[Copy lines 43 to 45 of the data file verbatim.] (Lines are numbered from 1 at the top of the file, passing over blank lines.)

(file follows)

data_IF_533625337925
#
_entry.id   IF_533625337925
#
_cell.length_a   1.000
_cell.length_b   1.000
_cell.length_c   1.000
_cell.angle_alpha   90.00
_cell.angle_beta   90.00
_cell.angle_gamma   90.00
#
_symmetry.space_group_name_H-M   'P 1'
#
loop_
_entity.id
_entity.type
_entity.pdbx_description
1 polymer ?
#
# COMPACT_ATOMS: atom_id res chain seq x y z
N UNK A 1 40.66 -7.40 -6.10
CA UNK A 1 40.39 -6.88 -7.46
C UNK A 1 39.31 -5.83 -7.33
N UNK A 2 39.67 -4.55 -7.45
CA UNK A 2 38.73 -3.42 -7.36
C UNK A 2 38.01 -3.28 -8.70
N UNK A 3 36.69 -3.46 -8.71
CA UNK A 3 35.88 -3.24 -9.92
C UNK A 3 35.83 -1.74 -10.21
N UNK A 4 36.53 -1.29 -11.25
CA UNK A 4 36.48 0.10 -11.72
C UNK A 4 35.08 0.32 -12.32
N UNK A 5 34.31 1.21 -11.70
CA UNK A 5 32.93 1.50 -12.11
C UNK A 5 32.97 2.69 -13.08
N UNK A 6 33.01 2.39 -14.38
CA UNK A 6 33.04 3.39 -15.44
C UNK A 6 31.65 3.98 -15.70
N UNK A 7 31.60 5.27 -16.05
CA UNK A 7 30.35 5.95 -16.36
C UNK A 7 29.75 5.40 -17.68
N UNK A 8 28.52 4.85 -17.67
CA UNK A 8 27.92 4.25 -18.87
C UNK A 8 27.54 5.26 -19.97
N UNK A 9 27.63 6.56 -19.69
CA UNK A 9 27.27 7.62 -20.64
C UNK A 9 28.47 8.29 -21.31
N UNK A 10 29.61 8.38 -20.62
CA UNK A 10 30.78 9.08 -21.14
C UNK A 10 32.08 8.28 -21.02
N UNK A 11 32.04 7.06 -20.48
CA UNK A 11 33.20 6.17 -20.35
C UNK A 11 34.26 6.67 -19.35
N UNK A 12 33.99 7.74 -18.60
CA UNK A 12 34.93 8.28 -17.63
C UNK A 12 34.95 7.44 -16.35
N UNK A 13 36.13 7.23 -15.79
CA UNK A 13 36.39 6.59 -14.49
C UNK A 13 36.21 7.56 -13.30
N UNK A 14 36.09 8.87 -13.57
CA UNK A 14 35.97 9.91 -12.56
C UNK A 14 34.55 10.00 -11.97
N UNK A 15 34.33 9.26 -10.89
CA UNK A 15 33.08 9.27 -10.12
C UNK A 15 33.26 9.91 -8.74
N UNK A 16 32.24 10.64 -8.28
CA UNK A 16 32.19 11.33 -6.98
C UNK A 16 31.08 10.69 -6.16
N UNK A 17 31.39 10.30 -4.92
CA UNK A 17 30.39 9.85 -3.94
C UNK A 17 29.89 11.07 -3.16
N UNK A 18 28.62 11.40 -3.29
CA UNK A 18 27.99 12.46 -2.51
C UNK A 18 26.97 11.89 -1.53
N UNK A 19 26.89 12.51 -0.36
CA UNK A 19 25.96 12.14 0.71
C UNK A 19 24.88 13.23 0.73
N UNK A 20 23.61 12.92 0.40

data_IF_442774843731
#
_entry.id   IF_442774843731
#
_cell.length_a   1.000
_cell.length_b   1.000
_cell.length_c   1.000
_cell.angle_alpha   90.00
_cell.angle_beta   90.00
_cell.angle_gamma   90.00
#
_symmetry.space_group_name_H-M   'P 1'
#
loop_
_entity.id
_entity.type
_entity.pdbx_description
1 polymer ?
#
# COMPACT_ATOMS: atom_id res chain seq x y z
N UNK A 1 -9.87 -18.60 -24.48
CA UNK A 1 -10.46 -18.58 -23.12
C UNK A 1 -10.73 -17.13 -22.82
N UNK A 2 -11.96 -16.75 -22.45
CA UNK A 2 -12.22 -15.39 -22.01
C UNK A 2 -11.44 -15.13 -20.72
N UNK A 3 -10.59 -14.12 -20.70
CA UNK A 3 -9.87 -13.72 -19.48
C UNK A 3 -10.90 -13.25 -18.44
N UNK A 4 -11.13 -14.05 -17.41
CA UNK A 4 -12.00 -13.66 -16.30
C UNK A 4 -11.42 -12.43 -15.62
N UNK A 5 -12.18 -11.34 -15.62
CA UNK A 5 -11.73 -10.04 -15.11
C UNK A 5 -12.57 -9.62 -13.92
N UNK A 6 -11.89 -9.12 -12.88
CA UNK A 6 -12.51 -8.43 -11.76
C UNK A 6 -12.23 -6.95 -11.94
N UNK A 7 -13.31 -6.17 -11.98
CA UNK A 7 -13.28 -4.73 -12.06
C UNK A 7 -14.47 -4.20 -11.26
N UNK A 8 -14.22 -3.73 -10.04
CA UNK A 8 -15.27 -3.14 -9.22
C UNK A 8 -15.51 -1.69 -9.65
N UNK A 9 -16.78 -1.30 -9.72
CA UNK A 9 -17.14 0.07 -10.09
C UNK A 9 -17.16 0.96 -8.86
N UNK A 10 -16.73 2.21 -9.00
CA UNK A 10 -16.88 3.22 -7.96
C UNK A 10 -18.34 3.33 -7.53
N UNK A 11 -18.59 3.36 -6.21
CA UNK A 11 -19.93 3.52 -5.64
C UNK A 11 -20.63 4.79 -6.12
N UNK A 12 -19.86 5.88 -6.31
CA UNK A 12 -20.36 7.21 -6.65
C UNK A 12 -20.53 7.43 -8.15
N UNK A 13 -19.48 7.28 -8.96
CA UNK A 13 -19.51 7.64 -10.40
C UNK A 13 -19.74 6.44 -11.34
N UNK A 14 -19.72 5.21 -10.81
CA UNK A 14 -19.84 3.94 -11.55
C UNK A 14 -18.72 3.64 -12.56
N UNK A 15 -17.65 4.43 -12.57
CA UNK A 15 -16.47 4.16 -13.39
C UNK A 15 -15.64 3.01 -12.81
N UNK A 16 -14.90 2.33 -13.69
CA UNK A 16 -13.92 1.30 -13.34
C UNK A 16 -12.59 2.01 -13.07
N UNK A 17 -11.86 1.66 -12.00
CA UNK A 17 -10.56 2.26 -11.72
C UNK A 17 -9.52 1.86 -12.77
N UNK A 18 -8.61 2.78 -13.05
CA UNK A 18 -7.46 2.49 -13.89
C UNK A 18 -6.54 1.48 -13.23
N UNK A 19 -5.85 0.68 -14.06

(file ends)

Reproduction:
CA UNK A 8 27.92 4.25 -18.87
C UNK A 8 27.54 5.26 -19.97
N UNK A 9 27.63 6.56 -19.69